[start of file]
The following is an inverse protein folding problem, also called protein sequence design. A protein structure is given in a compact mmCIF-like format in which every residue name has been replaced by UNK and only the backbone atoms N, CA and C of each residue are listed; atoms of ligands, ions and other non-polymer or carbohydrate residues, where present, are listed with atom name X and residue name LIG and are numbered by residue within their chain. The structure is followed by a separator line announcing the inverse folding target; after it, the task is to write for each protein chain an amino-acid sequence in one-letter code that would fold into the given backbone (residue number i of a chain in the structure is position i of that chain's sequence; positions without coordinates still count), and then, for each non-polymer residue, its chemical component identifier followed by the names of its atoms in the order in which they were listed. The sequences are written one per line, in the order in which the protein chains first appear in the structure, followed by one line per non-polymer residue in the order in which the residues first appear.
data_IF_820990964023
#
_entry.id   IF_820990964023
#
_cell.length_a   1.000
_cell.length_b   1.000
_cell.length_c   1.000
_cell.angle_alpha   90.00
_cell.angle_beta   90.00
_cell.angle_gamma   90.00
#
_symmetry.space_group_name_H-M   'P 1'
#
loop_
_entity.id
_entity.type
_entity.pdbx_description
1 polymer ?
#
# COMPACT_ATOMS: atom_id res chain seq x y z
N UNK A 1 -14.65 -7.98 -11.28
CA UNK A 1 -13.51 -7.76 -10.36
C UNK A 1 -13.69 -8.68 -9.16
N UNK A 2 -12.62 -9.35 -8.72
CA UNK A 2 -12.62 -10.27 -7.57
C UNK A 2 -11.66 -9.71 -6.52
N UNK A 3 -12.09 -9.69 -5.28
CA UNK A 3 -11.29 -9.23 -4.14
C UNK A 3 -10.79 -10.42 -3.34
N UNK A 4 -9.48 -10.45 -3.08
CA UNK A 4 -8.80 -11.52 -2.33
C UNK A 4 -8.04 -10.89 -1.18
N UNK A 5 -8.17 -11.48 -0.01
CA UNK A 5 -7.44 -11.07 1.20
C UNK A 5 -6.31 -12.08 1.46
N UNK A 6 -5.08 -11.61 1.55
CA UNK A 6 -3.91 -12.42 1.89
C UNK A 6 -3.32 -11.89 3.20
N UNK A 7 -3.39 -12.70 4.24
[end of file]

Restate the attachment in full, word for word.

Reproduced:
The following is an inverse protein folding problem, also called protein sequence design. A protein structure is given in a compact mmCIF-like format in which every residue name has been replaced by UNK and only the backbone atoms N, CA and C of each residue are listed; atoms of ligands, ions and other non-polymer or carbohydrate residues, where present, are listed with atom name X and residue name LIG and are numbered by residue within their chain. The structure is followed by a separator line announcing the inverse folding target; after it, the task is to write for each protein chain an amino-acid sequence in one-letter code that would fold into the given backbone (residue number i of a chain in the structure is position i of that chain's sequence; positions without coordinates still count), and then, for each non-polymer residue, its chemical component identifier followed by the names of its atoms in the order in which they were listed. The sequences are written one per line, in the order in which the protein chains first appear in the structure, followed by one line per non-polymer residue in the order in which the residues first appear.
data_IF_820990964023
#
_entry.id   IF_820990964023
#
_cell.length_a   1.000
_cell.length_b   1.000
_cell.length_c   1.000
_cell.angle_alpha   90.00
_cell.angle_beta   90.00
_cell.angle_gamma   90.00
#
_symmetry.space_group_name_H-M   'P 1'
#
loop_
_entity.id
_entity.type
_entity.pdbx_description
1 polymer ?
#
# COMPACT_ATOMS: atom_id res chain seq x y z
N UNK A 1 -14.65 -7.98 -11.28
CA UNK A 1 -13.51 -7.76 -10.36
C UNK A 1 -13.69 -8.68 -9.16
N UNK A 2 -12.62 -9.35 -8.72
CA UNK A 2 -12.62 -10.27 -7.57
C UNK A 2 -11.66 -9.71 -6.52
N UNK A 3 -12.09 -9.69 -5.28
CA UNK A 3 -11.29 -9.23 -4.14
C UNK A 3 -10.79 -10.42 -3.34
N UNK A 4 -9.48 -10.45 -3.08
CA UNK A 4 -8.80 -11.52 -2.33
C UNK A 4 -8.04 -10.89 -1.18
N UNK A 5 -8.17 -11.48 -0.01
CA UNK A 5 -7.44 -11.07 1.20
C UNK A 5 -6.31 -12.08 1.46
N UNK A 6 -5.08 -11.61 1.55
CA UNK A 6 -3.91 -12.42 1.89
C UNK A 6 -3.32 -11.89 3.20
N UNK A 7 -3.39 -12.70 4.24